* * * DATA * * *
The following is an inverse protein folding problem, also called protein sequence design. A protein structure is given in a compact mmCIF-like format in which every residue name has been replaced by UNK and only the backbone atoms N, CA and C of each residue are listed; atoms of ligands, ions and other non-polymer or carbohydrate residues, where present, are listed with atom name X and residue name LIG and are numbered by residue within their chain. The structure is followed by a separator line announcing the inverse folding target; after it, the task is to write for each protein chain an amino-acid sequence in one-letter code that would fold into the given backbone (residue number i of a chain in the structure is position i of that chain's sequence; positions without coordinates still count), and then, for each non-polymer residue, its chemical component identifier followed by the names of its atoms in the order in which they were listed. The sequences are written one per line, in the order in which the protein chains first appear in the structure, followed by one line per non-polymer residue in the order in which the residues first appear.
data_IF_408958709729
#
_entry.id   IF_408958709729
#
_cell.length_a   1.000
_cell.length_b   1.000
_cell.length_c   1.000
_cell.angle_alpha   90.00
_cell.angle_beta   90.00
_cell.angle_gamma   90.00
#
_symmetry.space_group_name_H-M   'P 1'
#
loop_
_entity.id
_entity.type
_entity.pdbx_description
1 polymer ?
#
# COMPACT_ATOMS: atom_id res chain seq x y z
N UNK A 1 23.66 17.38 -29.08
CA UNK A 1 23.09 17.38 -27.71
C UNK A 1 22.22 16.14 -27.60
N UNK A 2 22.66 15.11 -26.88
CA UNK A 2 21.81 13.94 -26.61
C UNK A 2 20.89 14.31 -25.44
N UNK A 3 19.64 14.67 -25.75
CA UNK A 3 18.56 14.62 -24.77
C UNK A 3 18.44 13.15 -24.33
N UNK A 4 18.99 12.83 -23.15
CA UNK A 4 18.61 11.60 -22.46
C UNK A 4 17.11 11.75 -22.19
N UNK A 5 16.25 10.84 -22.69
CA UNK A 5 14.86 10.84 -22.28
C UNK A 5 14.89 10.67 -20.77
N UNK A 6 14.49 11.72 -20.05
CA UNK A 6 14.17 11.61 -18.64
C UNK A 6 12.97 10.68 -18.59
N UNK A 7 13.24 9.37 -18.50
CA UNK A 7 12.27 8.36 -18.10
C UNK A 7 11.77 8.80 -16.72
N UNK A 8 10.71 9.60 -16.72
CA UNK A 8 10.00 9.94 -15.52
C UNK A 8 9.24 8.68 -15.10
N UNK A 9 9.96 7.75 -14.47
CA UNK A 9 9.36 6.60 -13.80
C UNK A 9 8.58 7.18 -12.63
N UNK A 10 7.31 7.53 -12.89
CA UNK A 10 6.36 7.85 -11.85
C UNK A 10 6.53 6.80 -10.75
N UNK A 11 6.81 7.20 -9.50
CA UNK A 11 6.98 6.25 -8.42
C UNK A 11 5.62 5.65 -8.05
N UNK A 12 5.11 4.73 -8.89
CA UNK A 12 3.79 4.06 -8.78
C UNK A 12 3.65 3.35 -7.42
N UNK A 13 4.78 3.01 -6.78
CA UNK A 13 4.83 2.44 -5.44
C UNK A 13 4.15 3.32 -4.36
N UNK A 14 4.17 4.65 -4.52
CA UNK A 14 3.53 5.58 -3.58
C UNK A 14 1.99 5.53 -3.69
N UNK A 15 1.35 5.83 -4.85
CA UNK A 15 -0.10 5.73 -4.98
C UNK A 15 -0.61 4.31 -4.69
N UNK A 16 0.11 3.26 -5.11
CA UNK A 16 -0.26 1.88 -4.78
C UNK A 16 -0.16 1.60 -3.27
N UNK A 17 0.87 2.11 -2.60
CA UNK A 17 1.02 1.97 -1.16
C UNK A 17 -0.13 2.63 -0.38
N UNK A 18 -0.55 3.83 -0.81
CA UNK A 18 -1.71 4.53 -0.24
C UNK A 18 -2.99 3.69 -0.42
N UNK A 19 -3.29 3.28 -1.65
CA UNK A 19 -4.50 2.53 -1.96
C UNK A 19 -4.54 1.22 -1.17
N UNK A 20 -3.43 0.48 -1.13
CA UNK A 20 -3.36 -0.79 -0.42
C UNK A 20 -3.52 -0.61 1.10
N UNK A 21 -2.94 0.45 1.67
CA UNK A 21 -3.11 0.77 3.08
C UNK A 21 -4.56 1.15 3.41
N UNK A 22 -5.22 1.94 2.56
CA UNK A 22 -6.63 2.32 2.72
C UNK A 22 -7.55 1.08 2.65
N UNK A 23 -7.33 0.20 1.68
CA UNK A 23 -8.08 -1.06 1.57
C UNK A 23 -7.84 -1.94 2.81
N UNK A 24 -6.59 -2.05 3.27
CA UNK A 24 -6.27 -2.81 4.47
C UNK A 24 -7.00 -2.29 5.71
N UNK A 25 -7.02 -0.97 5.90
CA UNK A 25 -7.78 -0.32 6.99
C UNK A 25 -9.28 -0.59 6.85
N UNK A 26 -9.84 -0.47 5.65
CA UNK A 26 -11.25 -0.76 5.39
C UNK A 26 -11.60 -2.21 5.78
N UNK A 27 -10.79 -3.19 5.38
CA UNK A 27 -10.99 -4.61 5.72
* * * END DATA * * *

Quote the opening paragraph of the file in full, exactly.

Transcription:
The following is an inverse protein folding problem, also called protein sequence design. A protein structure is given in a compact mmCIF-like format in which every residue name has been replaced by UNK and only the backbone atoms N, CA and C of each residue are listed; atoms of ligands, ions and other non-polymer or carbohydrate residues, where present, are listed with atom name X and residue name LIG and are numbered by residue within their chain. The structure is followed by a separator line announcing the inverse folding target; after it, the task is to write for each protein chain an amino-acid sequence in one-letter code that would fold into the given backbone (residue number i of a chain in the structure is position i of that chain's sequence; positions without coordinates still count), and then, for each non-polymer residue, its chemical component identifier followed by the names of its atoms in the order in which they were listed. The sequences are written one per line, in the order in which the protein chains first appear in the structure, followed by one line per non-polymer residue in the order in which the residues first appear.